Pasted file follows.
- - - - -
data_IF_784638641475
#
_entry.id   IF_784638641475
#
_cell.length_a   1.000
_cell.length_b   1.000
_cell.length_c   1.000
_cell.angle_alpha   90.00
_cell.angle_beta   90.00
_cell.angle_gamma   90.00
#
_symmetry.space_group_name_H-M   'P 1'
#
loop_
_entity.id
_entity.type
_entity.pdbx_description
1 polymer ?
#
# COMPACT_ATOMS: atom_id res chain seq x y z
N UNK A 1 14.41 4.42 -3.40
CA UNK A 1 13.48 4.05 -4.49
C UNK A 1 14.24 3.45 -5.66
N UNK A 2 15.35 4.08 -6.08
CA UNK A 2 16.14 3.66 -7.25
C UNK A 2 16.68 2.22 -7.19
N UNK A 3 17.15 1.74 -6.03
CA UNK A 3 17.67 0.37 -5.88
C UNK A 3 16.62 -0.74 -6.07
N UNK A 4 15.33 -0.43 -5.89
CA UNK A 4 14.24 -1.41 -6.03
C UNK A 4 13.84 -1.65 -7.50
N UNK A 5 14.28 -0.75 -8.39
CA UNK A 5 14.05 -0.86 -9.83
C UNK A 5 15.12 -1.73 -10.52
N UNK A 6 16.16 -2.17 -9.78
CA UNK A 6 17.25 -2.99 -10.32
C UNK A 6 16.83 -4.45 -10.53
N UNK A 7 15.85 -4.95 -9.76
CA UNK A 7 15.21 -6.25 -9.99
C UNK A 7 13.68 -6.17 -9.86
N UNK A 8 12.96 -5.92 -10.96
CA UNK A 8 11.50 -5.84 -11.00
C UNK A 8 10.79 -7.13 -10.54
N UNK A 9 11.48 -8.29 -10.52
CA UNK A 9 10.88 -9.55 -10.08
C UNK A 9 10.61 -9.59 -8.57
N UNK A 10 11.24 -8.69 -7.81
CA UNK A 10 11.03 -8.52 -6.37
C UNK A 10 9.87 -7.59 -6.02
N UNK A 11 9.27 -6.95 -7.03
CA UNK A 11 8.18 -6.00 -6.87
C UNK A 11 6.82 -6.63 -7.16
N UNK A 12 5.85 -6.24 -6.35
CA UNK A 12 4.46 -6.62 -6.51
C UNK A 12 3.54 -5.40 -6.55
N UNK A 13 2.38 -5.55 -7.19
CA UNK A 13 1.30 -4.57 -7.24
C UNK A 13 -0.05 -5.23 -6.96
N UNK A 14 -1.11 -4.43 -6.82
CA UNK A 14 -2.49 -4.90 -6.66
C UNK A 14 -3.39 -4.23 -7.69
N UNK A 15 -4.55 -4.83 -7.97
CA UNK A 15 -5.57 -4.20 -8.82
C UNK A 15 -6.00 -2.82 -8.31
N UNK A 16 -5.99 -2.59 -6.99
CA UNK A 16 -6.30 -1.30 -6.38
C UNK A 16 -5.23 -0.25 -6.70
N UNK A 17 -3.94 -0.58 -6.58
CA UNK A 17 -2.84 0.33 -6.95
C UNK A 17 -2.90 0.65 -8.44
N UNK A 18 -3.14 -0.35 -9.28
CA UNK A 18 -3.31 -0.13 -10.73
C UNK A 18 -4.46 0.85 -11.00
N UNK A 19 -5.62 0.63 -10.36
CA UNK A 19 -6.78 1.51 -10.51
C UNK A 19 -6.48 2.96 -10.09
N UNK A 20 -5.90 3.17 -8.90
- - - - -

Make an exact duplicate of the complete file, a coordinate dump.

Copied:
data_IF_784638641475
#
_entry.id   IF_784638641475
#
_cell.length_a   1.000
_cell.length_b   1.000
_cell.length_c   1.000
_cell.angle_alpha   90.00
_cell.angle_beta   90.00
_cell.angle_gamma   90.00
#
_symmetry.space_group_name_H-M   'P 1'
#
loop_
_entity.id
_entity.type
_entity.pdbx_description
1 polymer ?
#
# COMPACT_ATOMS: atom_id res chain seq x y z
N UNK A 1 14.41 4.42 -3.40
CA UNK A 1 13.48 4.05 -4.49
C UNK A 1 14.24 3.45 -5.66
N UNK A 2 15.35 4.08 -6.08
CA UNK A 2 16.14 3.66 -7.25
C UNK A 2 16.68 2.22 -7.19
N UNK A 3 17.15 1.74 -6.03
CA UNK A 3 17.67 0.37 -5.88
C UNK A 3 16.62 -0.74 -6.07
N UNK A 4 15.33 -0.43 -5.89
CA UNK A 4 14.24 -1.41 -6.03
C UNK A 4 13.84 -1.65 -7.50
N UNK A 5 14.28 -0.75 -8.39
CA UNK A 5 14.05 -0.86 -9.83
C UNK A 5 15.12 -1.73 -10.52
N UNK A 6 16.16 -2.17 -9.78
CA UNK A 6 17.25 -2.99 -10.32
C UNK A 6 16.83 -4.45 -10.53
N UNK A 7 15.85 -4.95 -9.76
CA UNK A 7 15.21 -6.25 -9.99
C UNK A 7 13.68 -6.17 -9.86
N UNK A 8 12.96 -5.92 -10.96
CA UNK A 8 11.50 -5.84 -11.00
C UNK A 8 10.79 -7.13 -10.54
N UNK A 9 11.48 -8.29 -10.52
CA UNK A 9 10.88 -9.55 -10.08
C UNK A 9 10.61 -9.59 -8.57
N UNK A 10 11.24 -8.69 -7.81
CA UNK A 10 11.03 -8.52 -6.37
C UNK A 10 9.87 -7.59 -6.02
N UNK A 11 9.27 -6.95 -7.03
CA UNK A 11 8.18 -6.00 -6.87
C UNK A 11 6.82 -6.63 -7.16
N UNK A 12 5.85 -6.24 -6.35
CA UNK A 12 4.46 -6.62 -6.51
C UNK A 12 3.54 -5.40 -6.55
N UNK A 13 2.38 -5.55 -7.19
CA UNK A 13 1.30 -4.57 -7.24
C UNK A 13 -0.05 -5.23 -6.96
N UNK A 14 -1.11 -4.43 -6.82
CA UNK A 14 -2.49 -4.90 -6.66
C UNK A 14 -3.39 -4.23 -7.69
N UNK A 15 -4.55 -4.83 -7.97
CA UNK A 15 -5.57 -4.20 -8.82
C UNK A 15 -6.00 -2.82 -8.31
N UNK A 16 -5.99 -2.59 -6.99
CA UNK A 16 -6.30 -1.30 -6.38
C UNK A 16 -5.23 -0.25 -6.70
N UNK A 17 -3.94 -0.58 -6.58
CA UNK A 17 -2.84 0.33 -6.95
C UNK A 17 -2.90 0.65 -8.44
N UNK A 18 -3.14 -0.35 -9.28
CA UNK A 18 -3.31 -0.13 -10.73
C UNK A 18 -4.46 0.85 -11.00
N UNK A 19 -5.62 0.63 -10.36
CA UNK A 19 -6.78 1.51 -10.51
C UNK A 19 -6.48 2.96 -10.09
N UNK A 20 -5.90 3.17 -8.90